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My Turn: A conflict of culture, not of community

Last modified: 10/15/2015 12:24:52 AM
I feel concerned with the discontentment generated due to the religious ceremony in the Heights neighborhood of Concord (Monitor front page, Oct. 7).

As a member of the community in Upstate New York, I wish to express my personal viewpoints with some background information.

We the Bhutanese people of Nepali ethnicity have come to the United States after persecution and eviction by the absolute monarchy of Bhutan from 1985 to 1995. We have spent more than 18 years in crowded refugee camps of Nepal in uncertainty when Nepal was undergoing political metamorphism.

The refugee camps strengthened family and neighborly bonds with higher interpersonal interactions, which has become a community culture. What we see and do shapes our ways of life – our very culture.

We primarily follow the Hindu traditions, and for a family a lengthy religious function is once or twice in a generation. In case of Rudra Timsina, the function was a way of sharing joy with the community after buying a house – the achievement of a dream. Most invitees attend the discourses and cultural activities at least once in seven days as this is also a method to socialize among people with cultural and language barriers.

Such people constitute more than 50 percent in our community – illiterate in English and unaware of the American culture and traditions. We have never lived with people of totally different culture. Hence, this is a case of “conflict of culture and outlook” and not a conflict of community.

The International Organization of Migration, the agency responsible for bringing refugees to the United States, provides just three to four days of orientation, which focuses on accessing jobs and American work culture. It is hardly adequate for people not exposed to other cultures. By the time of arrival in the United States, most people except the elites (10 to 15 percent) would have forgotten about it.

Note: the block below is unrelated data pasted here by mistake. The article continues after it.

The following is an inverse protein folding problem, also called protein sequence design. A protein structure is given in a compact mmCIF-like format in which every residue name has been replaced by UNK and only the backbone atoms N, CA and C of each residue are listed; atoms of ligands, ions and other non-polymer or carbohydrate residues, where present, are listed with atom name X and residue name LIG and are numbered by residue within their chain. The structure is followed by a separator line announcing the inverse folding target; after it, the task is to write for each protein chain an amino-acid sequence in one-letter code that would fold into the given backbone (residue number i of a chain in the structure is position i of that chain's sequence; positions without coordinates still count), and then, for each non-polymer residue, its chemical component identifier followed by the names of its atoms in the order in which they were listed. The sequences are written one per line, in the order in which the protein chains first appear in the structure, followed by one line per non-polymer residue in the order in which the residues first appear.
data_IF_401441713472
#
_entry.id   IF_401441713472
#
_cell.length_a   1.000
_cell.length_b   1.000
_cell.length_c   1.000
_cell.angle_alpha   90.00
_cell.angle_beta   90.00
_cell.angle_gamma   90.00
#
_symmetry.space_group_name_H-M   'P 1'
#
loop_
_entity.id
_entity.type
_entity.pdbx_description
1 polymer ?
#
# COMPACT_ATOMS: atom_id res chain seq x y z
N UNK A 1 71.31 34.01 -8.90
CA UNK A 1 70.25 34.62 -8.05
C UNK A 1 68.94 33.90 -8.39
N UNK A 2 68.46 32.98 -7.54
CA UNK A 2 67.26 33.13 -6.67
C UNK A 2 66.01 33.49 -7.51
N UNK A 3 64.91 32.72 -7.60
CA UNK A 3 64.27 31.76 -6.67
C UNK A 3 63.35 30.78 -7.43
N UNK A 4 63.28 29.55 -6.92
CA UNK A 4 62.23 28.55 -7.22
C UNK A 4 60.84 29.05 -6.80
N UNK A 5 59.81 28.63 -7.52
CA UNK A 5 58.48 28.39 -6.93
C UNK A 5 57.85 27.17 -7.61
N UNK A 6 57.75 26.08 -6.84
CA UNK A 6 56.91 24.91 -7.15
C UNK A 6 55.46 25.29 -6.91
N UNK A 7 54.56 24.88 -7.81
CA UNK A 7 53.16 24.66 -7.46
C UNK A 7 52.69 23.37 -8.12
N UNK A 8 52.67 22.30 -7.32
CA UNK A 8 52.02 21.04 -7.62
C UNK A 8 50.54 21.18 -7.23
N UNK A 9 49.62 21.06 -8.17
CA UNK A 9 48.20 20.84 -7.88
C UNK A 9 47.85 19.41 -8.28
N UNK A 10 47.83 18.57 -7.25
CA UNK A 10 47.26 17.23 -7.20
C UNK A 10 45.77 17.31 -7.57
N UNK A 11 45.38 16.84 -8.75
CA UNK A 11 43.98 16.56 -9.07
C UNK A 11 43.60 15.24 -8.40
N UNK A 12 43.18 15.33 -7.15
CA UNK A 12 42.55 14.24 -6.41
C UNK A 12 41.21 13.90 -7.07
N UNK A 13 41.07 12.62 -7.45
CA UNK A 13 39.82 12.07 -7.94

The culture and technological shock our people experience here is extensive, and the resettling agencies hardly provide a detailed orientation on culture and American way of life. Our people need socialization due to our origins from society-oriented culture rather than individual-oriented culture of the Western world.

However, there is a need to adapt our social systems and cultural activities so that we don’t trespass on physical and social boundaries in the Western culture, thus ensuring neighborly amicability and communal harmony.

Having had Western education, I understand a lot of American culture but still do not know it fully after more than two years, though I interact daily with people from various strata of the American society. Thus, in my opinion, the resettlement agencies with local community organizations should initiate at least a month of group orientation on the various aspects of American culture, such that a “conflict of culture” can be lessened.

This is applicable for most new immigrants. Possibly the first immigrants to this great land on the Mayflower had to adapt to parts of the Native American way of life and farming. In the case of a conflict of culture, the media could also help negotiate an understanding that becomes a win-win for new immigrants and the dominant society helping diminish misgivings and on both sides, as we need to move on amicably toward the American Dream.

(Praja Shapkota is a third-generation Bhutanese who left his country after the negative fallout of the human rights and democracy movement in Bhutan that began in 1988. He sought asylum in Nepal in 1992 and worked for the United Nations High Commissioner for Refugees as an incentive volunteer for four years during the early phase of refugee rehabilitation. After more than 20 years of refugee life, he moved with his family to Syracuse, N.Y., in May 2013. He is currently a doctoral student at the State University of New York College of Environmental Science and Forestry.)


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